Saddam Hussein's government may have executed 61,000 Baghdad residents, a number significantly higher than previously believed, according to a survey today.
The bloodiest massacres of Saddam's 23-year presidency occurred in Iraq's Kurdish north and Shiite Muslim south, but the Gallup Baghdad Survey data indicates the brutality extended strongly into the capital as well.
The survey, obtained by The Associated Press and which the polling firm planned to release tomorrow, asked 1,178 Baghdad residents in August and September whether a member of their household had been executed by Saddam's regime. According to Gallup, 6.6 per cent said yes. The polling firm took metropolitan Baghdad's population of 6.39 million and average household size - 6.9 people - to calculate that 61,000 people were executed during Saddam's rule.
Most are believed to have been buried in mass graves.
The United States-led occupation authority in Iraq has said that at least 300,000 people are buried in mass graves in Iraq.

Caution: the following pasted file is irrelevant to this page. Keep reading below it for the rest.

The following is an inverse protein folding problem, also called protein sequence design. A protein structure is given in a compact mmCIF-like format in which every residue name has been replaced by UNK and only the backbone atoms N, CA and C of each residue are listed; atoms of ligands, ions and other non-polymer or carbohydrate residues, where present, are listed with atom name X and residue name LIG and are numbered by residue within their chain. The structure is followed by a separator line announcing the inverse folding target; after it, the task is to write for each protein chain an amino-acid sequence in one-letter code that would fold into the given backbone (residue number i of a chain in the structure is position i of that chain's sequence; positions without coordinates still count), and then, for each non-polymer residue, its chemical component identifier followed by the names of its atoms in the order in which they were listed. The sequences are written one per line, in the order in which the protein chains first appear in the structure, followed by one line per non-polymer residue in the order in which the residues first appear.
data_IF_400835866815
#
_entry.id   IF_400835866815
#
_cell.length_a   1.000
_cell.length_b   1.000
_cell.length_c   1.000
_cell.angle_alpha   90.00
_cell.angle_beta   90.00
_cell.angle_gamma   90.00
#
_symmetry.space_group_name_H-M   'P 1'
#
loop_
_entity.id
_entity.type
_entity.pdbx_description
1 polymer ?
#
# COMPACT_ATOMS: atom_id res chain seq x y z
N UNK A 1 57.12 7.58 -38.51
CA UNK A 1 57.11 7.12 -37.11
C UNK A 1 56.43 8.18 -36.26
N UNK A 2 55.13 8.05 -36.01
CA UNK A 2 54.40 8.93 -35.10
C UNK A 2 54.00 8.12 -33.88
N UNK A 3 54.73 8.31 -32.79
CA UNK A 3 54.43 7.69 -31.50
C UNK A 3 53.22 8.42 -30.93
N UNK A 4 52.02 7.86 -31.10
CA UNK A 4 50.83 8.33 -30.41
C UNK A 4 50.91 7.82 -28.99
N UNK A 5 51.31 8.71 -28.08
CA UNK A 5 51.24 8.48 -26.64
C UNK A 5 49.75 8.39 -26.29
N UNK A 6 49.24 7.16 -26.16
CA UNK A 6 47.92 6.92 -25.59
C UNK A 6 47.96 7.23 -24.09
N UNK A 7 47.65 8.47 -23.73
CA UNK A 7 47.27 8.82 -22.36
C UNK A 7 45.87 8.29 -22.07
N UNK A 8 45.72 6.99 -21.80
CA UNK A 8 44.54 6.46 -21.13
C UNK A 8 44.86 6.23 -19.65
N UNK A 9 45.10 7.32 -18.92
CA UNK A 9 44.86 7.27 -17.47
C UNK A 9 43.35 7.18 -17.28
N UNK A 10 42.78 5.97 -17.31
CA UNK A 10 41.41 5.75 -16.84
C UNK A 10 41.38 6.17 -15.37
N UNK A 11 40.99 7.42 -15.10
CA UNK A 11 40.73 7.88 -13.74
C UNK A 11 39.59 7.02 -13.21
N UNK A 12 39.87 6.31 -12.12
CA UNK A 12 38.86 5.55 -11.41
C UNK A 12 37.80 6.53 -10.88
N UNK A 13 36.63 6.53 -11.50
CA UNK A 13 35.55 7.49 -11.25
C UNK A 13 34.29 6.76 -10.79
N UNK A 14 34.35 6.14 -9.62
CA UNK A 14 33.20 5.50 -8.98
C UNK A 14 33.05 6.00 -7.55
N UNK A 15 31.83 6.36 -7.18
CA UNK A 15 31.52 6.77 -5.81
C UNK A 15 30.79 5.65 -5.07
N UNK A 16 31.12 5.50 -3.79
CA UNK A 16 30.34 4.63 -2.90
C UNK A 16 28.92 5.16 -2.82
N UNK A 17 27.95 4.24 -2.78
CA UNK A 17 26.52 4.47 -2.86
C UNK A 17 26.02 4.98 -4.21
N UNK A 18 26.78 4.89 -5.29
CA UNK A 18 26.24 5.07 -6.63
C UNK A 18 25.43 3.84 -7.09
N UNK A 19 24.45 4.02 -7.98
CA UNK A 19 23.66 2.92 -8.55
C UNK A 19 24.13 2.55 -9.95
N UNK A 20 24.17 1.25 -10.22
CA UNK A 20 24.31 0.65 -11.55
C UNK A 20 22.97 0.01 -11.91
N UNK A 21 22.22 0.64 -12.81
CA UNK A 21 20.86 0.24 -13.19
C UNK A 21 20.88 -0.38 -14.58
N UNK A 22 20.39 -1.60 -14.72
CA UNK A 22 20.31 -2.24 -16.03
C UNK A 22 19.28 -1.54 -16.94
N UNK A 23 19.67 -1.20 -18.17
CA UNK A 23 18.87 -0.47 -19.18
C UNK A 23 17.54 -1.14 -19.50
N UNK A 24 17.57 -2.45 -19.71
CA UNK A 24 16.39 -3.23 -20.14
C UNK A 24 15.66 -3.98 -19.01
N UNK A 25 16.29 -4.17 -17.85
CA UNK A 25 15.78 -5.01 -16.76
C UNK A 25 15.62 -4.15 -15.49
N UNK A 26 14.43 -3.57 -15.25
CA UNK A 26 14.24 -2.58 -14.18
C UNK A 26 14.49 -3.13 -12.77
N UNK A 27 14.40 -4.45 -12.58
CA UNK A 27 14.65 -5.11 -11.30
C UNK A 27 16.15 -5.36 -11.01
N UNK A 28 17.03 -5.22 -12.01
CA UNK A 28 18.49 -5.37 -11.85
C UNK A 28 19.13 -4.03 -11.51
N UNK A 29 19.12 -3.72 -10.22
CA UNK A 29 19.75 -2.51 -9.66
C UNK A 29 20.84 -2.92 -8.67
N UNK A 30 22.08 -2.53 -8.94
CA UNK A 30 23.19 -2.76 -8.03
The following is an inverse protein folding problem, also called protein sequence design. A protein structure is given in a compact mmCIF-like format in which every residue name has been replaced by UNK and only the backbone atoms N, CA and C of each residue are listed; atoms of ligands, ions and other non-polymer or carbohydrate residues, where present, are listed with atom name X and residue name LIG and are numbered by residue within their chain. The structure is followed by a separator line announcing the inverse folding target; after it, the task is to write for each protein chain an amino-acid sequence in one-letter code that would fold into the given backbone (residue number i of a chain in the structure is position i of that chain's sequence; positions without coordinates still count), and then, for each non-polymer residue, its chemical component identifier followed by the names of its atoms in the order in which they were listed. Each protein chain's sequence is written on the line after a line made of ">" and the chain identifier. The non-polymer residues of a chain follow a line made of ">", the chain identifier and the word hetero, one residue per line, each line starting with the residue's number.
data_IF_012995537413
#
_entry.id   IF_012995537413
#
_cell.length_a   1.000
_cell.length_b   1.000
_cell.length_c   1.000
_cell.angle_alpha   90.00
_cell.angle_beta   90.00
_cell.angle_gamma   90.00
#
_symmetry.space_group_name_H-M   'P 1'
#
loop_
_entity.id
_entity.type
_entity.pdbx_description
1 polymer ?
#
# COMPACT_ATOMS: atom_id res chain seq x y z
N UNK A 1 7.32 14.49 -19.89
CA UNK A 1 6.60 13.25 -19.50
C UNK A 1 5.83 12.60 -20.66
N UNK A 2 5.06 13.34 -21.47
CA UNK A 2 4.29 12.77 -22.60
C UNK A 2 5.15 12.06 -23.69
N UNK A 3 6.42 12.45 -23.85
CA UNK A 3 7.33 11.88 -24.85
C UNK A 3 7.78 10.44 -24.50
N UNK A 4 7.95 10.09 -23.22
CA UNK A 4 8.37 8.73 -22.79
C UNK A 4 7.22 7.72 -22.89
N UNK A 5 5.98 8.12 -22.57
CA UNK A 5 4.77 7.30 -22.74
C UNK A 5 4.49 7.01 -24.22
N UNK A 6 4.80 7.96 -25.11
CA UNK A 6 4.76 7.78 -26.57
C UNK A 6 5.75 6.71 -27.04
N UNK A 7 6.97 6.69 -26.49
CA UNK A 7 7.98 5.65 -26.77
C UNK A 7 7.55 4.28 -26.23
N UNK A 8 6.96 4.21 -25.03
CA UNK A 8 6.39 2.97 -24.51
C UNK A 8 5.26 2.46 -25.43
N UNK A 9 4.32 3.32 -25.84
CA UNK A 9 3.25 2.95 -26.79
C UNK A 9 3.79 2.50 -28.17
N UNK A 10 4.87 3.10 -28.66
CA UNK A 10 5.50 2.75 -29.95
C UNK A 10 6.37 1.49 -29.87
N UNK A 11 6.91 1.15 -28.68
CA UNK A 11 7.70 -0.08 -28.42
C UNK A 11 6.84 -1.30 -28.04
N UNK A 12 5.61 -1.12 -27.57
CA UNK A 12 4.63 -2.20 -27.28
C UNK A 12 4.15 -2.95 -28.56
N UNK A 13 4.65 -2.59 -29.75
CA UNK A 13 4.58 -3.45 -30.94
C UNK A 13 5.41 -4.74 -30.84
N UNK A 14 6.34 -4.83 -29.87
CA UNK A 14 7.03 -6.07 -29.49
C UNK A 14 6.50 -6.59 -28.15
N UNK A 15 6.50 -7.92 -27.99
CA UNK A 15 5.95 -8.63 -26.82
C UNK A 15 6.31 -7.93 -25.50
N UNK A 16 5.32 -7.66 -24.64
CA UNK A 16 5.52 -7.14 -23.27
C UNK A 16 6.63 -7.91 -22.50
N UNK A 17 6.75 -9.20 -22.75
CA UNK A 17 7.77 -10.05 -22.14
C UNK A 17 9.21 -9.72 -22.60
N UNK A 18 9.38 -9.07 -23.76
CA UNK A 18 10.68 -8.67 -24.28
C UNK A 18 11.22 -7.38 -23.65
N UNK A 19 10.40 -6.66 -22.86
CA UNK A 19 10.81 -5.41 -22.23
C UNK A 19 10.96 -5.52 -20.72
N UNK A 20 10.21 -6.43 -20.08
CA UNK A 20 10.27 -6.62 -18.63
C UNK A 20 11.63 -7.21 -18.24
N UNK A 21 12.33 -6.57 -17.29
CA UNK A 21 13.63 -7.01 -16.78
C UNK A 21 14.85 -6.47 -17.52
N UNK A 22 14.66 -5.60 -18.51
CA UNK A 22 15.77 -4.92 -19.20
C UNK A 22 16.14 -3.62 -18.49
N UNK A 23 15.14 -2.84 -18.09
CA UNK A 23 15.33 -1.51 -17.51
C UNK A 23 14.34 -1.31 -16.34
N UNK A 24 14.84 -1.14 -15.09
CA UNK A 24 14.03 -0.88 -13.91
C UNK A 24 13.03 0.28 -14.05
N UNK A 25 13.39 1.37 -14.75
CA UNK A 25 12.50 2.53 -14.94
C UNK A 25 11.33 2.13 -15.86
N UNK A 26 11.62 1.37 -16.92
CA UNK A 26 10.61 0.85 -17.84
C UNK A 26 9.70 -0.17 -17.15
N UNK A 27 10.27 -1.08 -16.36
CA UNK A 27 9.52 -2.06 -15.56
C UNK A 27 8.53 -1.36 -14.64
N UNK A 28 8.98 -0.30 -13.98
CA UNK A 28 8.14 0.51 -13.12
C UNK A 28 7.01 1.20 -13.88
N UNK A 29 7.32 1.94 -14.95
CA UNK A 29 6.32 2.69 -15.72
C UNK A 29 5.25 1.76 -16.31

Human rights officials put the number closer to 500,000 and some Iraqi political parties estimate more than one million were executed.
Without exhumations of those graves, it is impossible to confirm a figure.
Scientists told The Associated Press during a recent investigation that they have confirmed 41 mass graves on a list of suspected sites that currently includes 270 locations.
Forensic teams will begin to exhume four of those graves next month in search of evidence for a new tribunal, expected to be established this week, that will try members of the former regime for crimes against humanity and genocide. More graves will later be added to the list.